Pygmy squids popped up on each of the nearly two consecutive mornings spent on Pulau Sekudu last week, when the tides fell before dawn to expose a broad, broken pool of grass and sea lettuce around shapely rocks and a tongue of sand. The cephalopods float in a foot or less of water, slivers of menace over gangs of shrimp with sky-blue eyes and gobies with few quibbles and no qualms about life in the shallow end.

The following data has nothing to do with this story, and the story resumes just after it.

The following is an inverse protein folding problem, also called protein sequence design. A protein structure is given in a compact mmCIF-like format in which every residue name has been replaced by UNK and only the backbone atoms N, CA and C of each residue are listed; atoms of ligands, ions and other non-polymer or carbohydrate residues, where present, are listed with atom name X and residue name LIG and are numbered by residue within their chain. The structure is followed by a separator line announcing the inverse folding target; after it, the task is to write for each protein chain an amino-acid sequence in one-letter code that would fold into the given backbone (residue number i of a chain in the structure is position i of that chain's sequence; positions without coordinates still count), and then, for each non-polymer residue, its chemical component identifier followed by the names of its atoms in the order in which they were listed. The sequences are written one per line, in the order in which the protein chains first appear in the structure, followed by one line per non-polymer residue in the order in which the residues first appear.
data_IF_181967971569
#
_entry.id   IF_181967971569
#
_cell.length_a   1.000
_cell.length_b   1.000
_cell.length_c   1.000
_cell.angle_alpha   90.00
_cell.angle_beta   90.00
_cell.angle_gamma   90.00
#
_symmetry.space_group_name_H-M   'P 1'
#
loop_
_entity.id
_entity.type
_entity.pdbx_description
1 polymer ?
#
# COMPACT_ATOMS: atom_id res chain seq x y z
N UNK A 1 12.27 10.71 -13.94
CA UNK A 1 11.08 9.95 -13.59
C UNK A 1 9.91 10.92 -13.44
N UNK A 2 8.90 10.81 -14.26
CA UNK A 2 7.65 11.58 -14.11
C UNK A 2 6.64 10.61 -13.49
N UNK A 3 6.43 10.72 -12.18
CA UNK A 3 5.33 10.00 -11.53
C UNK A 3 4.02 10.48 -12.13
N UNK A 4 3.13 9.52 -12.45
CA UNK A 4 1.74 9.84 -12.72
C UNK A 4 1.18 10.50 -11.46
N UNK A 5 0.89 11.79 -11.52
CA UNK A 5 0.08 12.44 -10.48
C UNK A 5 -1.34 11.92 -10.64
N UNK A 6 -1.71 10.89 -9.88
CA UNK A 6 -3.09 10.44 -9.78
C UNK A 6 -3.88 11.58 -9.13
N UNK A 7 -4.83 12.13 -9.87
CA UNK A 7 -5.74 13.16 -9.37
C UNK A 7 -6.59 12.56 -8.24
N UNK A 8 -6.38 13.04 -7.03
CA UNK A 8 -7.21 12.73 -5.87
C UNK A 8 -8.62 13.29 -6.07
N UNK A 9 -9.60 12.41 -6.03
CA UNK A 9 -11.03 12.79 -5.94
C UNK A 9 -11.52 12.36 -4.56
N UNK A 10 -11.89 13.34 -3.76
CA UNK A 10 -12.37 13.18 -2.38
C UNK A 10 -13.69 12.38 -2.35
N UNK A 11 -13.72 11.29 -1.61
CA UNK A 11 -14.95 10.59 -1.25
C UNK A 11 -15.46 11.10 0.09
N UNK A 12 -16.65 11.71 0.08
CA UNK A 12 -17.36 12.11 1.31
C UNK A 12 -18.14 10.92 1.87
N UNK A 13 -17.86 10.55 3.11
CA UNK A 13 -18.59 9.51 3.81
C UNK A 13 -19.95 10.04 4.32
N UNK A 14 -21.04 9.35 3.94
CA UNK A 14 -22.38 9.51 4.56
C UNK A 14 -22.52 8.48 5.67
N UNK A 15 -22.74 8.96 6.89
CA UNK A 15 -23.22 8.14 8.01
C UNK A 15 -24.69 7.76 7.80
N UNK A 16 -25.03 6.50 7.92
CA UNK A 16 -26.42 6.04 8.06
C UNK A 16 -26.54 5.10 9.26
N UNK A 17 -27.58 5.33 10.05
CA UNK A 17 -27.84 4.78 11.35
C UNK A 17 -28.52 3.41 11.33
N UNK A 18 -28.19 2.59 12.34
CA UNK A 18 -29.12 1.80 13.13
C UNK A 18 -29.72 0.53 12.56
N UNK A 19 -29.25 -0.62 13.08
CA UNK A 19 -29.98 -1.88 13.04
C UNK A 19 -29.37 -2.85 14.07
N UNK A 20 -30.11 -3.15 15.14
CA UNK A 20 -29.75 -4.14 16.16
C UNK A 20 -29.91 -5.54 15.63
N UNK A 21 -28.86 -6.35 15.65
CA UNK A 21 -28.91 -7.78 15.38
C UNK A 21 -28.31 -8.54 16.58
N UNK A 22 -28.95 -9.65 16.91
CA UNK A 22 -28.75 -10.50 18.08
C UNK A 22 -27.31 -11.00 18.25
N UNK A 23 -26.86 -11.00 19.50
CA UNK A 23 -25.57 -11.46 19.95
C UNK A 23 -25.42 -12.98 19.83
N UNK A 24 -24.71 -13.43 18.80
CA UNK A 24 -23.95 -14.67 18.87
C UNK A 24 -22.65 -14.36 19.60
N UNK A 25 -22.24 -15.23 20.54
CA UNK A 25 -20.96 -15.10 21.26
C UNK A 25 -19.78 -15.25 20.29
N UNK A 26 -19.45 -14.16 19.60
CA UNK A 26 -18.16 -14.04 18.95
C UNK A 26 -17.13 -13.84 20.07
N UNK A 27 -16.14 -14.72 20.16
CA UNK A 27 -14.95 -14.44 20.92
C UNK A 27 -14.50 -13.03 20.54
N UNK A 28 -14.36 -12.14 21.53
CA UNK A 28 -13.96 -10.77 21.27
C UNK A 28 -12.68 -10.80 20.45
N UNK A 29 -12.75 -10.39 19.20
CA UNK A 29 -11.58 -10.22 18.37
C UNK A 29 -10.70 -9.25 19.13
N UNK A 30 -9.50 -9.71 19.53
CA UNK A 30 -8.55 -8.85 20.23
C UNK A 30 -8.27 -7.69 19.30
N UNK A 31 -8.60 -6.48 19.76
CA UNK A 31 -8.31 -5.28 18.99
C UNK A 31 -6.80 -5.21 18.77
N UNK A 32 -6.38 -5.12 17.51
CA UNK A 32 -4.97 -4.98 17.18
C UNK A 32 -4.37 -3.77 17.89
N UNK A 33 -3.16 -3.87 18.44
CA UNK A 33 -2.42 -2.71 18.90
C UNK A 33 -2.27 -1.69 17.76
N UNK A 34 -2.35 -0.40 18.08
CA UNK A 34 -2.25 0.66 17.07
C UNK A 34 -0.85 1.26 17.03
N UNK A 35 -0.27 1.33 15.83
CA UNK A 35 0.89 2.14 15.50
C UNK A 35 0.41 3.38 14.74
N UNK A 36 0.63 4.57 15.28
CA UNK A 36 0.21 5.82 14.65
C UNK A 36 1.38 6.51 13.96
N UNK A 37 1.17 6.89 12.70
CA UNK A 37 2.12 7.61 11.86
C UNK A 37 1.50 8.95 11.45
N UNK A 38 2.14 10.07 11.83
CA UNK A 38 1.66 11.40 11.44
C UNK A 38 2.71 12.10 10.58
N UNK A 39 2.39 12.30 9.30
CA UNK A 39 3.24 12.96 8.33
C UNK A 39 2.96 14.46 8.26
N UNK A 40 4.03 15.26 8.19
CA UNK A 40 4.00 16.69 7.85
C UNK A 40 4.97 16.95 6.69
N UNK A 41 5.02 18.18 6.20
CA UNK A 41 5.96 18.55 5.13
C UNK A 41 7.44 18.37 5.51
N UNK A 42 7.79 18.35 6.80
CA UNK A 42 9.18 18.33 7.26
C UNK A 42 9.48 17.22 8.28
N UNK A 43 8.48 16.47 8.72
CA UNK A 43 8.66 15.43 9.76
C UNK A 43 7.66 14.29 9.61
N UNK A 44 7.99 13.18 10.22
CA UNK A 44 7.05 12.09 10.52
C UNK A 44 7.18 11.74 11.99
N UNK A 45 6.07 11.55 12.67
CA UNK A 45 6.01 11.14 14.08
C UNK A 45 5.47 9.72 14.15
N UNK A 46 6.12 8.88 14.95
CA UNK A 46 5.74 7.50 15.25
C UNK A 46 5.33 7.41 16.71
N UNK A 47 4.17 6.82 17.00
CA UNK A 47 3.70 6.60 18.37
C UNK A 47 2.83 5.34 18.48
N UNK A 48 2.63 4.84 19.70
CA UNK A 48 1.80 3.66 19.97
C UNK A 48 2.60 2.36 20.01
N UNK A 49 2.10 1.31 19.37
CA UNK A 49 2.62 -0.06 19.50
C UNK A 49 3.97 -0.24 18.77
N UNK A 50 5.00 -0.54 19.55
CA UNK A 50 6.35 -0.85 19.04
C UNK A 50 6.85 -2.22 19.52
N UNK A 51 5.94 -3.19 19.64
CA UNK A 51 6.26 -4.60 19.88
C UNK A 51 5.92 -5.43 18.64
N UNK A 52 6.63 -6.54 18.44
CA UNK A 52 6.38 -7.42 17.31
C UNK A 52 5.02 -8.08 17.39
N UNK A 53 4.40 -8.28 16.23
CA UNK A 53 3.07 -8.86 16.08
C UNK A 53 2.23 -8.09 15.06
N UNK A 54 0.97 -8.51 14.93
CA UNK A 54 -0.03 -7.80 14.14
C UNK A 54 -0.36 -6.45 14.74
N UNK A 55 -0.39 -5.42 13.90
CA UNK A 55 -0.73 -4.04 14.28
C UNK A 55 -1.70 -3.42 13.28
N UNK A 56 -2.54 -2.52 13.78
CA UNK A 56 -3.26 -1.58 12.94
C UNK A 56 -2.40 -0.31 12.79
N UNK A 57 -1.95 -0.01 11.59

Despite their size, Idiosepius are conspicuous when on the hunt, alternatively blanching and bursting with pigments of excitement as they scour the intertidal terrain for careless mysids and decapods, and celebrating every catch with chromatic eruptions that accompany the demise of a benthic prowler. At times, the squids appear almost opportunistic, revelling in beams of artificial light to grab a dazzled meal; others bobbed and puttered until they caught sight of a strand of weed, manœuvred towards a frond in need, and stuck themselves to the filaments. The point of attachment is the dorsal end of the mantle, where special glands, unhindered by subdermal musculature, secrete adhesives that secure the squid to botanical surfaces. Getting a grip took more than a few seconds, as the squid probably had to wait for its gunk to set before it could hang loose from the leaf. Sticky organs are not unique to Idiosepius; some Sepia from South Africa have ventral pads that allow them to adhere to rocks and piles in turbulent waters, while Nautilus, which lack the suction cups of other cephalopods, have glands on their tentacles that help the animals to capture prey, copulate and hold on to a substrate. Idiosepiids, which are associated with seagrass flats and mangrove creeks, probably use their sticky powers to combat tidal drift that may wash them into unfriendly depths. Letting go when hunger looms and mates beckon, on the other hand, is less a lesson in chemistry than a purely physical impulse driven by a need to stay in the zone without committing to a sessile existence in a sea of shelly fish and wholly indisposed to brief but all-too fleeting detachments.